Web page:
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An e-newsletter delivering updates and analysis on current issues about Israel and the Middle East conflict

July 20, 2010

What is President Obama thinking? Without a miracle among the Palestinians, the peace talks are a farce.

Dear Friend of FLAME:

By any measure, conditions are so far from conducive to a peace agreement between Israel and the Palestinians that you have to wonder what President Obama and his aides are thinking.  As this week's FLAME Hotline article outlines below, even if Palestinian President Mahmoud Abbas and Israel Prime Minister Benjamin Natanyahu were to agree on peace terms---a most unlikely scenario---the Palestinians are simply in no position to carry out any such agreement.

Obama's Middle East envoy, George Mitchell, gave a hint of the Administration's strategy last week when commenting on the current "proximity" talks he'd been conducting with Abbas. The U.S., he said, understands "the difficulties and complexities" in trying to realize the vision of a comprehensive Middle East peace contemplated by Obama.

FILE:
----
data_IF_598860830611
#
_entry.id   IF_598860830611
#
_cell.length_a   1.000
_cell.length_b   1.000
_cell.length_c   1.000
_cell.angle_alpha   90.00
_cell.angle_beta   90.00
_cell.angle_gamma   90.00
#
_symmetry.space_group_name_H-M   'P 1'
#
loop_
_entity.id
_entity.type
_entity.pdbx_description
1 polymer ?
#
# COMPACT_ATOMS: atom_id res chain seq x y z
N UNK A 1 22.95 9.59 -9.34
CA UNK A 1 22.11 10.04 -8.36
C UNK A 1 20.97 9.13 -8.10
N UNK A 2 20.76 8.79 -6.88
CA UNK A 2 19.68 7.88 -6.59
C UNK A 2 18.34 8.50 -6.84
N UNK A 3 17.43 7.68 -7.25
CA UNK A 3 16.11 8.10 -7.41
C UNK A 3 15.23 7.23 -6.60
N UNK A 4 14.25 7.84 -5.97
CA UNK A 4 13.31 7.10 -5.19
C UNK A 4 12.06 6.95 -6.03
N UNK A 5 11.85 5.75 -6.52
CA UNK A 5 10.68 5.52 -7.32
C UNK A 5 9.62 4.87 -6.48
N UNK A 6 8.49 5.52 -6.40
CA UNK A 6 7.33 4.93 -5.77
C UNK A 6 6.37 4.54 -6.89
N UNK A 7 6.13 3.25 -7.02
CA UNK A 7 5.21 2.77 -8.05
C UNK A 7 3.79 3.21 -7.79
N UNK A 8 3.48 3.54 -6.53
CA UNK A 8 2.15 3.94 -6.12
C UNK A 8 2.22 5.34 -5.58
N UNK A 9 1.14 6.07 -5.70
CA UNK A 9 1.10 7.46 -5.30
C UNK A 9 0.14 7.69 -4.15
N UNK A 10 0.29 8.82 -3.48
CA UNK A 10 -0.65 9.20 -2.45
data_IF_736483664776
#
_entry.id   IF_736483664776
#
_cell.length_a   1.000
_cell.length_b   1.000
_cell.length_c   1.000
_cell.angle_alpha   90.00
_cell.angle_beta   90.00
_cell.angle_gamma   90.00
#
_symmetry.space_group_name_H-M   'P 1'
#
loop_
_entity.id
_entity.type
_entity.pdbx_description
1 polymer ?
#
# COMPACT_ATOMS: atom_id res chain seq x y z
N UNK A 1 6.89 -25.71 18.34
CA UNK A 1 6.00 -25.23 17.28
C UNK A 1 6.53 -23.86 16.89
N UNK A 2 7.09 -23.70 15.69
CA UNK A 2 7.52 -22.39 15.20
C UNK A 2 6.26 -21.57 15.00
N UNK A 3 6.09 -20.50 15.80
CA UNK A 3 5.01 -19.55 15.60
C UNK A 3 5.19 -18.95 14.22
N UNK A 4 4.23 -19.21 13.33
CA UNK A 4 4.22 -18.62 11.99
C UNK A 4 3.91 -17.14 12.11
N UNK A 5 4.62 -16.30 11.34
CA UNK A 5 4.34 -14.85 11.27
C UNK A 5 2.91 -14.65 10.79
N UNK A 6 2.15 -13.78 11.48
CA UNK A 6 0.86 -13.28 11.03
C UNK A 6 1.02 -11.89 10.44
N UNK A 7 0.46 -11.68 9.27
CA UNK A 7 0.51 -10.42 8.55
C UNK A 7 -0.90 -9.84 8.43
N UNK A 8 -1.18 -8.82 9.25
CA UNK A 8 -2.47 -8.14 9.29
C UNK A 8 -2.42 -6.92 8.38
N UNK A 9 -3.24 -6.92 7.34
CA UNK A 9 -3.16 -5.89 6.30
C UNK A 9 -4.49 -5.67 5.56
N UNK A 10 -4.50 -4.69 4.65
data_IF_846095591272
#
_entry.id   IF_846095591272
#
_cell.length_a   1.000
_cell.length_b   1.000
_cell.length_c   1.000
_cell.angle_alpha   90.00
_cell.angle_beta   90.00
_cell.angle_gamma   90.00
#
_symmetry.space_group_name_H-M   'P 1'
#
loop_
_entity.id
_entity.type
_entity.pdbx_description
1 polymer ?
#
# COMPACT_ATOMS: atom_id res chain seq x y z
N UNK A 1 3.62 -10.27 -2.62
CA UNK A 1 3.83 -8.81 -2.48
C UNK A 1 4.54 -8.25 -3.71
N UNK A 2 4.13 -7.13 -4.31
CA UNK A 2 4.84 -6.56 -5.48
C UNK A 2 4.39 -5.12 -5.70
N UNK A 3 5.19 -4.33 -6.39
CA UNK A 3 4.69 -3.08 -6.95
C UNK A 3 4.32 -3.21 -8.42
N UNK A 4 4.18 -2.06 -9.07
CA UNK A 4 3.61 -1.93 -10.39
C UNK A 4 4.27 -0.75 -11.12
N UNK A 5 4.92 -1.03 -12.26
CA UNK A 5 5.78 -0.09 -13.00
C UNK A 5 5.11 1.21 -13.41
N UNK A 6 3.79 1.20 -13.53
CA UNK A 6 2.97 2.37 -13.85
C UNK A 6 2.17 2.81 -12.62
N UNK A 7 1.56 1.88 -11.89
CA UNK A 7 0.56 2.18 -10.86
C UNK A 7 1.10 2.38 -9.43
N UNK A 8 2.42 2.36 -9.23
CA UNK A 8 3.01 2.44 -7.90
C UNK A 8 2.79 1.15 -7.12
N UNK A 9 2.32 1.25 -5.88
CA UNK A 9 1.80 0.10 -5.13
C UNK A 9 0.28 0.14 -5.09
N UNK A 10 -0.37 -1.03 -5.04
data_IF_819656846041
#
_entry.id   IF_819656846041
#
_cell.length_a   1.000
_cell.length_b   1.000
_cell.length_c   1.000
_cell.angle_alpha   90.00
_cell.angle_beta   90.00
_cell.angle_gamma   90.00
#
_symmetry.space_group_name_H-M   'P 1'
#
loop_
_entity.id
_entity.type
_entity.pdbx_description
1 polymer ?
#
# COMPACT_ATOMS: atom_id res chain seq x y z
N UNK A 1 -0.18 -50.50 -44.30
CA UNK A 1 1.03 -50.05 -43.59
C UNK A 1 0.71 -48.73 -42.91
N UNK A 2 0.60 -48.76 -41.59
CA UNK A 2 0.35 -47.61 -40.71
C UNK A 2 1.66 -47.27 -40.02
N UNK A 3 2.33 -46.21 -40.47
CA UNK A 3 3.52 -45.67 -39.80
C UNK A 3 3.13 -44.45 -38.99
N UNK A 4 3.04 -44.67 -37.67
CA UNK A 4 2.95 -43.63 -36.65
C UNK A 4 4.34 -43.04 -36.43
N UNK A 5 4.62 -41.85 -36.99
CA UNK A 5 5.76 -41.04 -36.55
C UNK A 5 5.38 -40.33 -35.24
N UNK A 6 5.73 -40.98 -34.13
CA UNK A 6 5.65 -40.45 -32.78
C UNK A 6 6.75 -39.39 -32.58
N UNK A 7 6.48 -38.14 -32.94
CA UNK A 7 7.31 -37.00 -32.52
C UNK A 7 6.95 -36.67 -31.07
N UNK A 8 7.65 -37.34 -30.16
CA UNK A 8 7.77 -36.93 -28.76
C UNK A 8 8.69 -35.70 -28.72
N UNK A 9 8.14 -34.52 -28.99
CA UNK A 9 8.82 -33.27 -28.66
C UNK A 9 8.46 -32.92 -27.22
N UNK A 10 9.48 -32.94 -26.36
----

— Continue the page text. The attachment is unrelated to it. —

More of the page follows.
So it's not just peace between Israel and the Palestinians that Obama wants and why he has been fervently courting other Arab and Muslim countries in the Middle East, such as Egypt, Saudi Arabia and, infamously, Iran.  The President knows that these Middle Eastern nations have long used Israel as an excuse for the lack of stability and social and economic progress in the region (though Israel itself is very stable, socially progressive and an economic powerhouse).

Thus, Obama seems to want to placate the Arabs and Muslims with cooler-than-normal (if not at times outright hostile) behavior toward Israel, coupled with a seemingly sincere and robust effort to negotiate peace. If he can win their trust, he seems to think, he can achieve peace in the entire region.